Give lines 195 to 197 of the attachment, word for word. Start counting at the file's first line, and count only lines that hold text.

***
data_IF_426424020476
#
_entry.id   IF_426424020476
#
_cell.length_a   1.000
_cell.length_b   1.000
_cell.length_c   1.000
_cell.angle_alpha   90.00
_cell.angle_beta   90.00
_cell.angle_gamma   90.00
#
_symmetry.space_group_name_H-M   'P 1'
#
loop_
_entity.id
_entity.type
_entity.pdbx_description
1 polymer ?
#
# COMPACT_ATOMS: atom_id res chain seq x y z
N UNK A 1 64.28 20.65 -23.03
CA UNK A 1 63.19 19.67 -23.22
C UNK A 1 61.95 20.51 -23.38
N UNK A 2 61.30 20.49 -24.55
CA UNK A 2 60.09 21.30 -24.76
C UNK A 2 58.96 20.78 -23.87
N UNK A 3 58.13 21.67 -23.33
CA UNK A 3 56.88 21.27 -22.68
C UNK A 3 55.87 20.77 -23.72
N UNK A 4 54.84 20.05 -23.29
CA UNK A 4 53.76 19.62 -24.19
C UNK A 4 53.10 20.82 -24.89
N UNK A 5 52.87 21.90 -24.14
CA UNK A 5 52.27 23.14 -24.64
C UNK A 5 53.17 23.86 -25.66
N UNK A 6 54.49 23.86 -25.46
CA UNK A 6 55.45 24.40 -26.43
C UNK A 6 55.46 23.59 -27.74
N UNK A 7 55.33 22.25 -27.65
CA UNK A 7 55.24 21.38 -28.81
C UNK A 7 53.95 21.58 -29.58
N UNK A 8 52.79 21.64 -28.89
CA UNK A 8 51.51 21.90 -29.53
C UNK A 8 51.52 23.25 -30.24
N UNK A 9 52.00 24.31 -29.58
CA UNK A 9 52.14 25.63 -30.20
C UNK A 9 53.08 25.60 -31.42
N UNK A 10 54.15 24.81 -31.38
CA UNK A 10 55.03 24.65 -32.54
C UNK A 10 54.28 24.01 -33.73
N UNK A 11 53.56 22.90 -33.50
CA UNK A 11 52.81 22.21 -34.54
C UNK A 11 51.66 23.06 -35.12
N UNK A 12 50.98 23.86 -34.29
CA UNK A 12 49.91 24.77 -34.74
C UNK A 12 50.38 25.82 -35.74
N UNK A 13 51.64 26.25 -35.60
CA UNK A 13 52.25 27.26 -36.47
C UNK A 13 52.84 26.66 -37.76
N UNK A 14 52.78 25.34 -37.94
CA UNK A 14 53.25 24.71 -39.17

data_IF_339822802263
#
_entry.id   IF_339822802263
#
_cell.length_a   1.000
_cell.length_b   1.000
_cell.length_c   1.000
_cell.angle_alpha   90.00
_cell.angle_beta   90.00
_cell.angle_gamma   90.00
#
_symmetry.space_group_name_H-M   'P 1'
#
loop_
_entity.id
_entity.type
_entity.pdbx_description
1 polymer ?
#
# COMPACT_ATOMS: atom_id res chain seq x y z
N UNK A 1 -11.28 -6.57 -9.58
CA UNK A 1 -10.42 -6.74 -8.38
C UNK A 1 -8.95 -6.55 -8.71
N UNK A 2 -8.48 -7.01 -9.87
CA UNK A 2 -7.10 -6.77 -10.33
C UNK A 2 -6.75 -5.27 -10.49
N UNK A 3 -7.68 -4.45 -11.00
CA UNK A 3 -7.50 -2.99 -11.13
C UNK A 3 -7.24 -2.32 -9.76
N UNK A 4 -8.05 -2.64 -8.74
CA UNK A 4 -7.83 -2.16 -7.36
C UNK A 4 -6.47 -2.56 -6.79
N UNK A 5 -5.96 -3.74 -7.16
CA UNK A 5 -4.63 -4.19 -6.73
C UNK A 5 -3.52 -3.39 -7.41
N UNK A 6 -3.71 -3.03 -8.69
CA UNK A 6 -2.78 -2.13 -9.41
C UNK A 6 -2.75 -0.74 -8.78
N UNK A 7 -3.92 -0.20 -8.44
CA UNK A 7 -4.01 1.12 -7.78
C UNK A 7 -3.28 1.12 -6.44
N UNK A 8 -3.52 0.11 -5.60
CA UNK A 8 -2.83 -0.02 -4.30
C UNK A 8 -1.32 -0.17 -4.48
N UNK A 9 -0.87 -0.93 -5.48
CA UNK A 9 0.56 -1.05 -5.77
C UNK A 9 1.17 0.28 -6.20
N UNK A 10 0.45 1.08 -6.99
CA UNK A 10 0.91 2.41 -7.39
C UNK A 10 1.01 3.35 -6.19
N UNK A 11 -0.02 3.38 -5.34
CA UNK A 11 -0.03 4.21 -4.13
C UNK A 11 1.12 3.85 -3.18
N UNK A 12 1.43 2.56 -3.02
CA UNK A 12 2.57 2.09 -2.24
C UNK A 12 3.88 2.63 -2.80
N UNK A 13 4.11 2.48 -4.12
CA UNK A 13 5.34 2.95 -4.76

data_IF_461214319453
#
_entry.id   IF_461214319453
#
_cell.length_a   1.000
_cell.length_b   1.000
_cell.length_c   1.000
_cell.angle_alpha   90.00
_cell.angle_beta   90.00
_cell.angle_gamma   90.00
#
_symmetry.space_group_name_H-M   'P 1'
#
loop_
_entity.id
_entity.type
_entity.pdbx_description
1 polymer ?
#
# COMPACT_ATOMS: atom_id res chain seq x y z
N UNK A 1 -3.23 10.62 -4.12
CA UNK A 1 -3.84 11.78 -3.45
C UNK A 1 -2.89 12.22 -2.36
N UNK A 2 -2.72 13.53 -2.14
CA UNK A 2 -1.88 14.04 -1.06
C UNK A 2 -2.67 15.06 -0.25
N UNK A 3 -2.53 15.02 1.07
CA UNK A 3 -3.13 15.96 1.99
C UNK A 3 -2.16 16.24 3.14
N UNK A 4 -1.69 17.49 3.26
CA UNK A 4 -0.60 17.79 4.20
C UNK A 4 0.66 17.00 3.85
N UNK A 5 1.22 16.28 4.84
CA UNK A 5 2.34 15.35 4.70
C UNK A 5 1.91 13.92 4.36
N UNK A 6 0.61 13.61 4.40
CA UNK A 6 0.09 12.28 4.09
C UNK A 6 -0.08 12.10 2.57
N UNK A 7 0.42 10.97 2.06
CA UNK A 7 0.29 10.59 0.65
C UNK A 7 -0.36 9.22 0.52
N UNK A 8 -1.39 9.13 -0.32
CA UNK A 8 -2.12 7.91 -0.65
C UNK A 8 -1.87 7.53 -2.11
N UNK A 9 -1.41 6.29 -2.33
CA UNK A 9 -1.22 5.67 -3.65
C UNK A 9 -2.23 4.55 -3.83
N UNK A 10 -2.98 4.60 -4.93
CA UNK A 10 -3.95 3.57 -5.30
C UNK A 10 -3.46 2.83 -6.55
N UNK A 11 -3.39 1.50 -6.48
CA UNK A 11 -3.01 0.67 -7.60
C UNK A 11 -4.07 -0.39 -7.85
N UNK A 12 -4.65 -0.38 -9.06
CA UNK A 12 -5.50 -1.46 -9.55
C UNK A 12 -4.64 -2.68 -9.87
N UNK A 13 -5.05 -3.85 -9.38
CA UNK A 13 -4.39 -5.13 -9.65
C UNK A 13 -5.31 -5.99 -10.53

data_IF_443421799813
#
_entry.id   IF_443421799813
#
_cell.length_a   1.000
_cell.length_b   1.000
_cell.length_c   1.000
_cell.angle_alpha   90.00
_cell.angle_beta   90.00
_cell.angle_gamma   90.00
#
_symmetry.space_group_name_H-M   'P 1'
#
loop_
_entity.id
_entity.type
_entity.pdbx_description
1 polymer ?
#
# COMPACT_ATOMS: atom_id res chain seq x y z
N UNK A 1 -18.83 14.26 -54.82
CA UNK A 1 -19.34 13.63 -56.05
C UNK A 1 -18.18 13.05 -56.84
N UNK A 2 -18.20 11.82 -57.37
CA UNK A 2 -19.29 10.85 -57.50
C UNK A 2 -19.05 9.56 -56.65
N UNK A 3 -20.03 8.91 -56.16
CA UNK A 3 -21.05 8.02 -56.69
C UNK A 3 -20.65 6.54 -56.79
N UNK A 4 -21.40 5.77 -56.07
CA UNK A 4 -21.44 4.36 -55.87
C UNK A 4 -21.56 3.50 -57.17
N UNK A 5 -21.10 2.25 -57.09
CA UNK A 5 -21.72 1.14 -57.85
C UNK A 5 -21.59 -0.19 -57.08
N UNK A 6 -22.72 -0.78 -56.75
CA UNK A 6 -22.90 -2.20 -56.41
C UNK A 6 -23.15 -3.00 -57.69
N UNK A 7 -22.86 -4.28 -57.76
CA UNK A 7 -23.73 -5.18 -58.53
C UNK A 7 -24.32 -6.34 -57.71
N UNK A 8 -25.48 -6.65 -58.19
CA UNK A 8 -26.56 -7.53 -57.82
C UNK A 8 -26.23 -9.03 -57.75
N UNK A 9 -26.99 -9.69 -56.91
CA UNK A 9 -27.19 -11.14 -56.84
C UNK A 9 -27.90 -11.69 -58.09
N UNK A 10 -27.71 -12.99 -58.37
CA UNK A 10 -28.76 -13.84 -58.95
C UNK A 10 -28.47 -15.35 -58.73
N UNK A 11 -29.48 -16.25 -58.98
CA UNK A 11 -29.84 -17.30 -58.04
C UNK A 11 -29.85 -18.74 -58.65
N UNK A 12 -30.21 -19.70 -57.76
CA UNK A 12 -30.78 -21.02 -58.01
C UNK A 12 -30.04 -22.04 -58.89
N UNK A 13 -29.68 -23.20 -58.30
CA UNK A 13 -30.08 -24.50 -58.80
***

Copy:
_entity.pdbx_description
1 polymer ?
#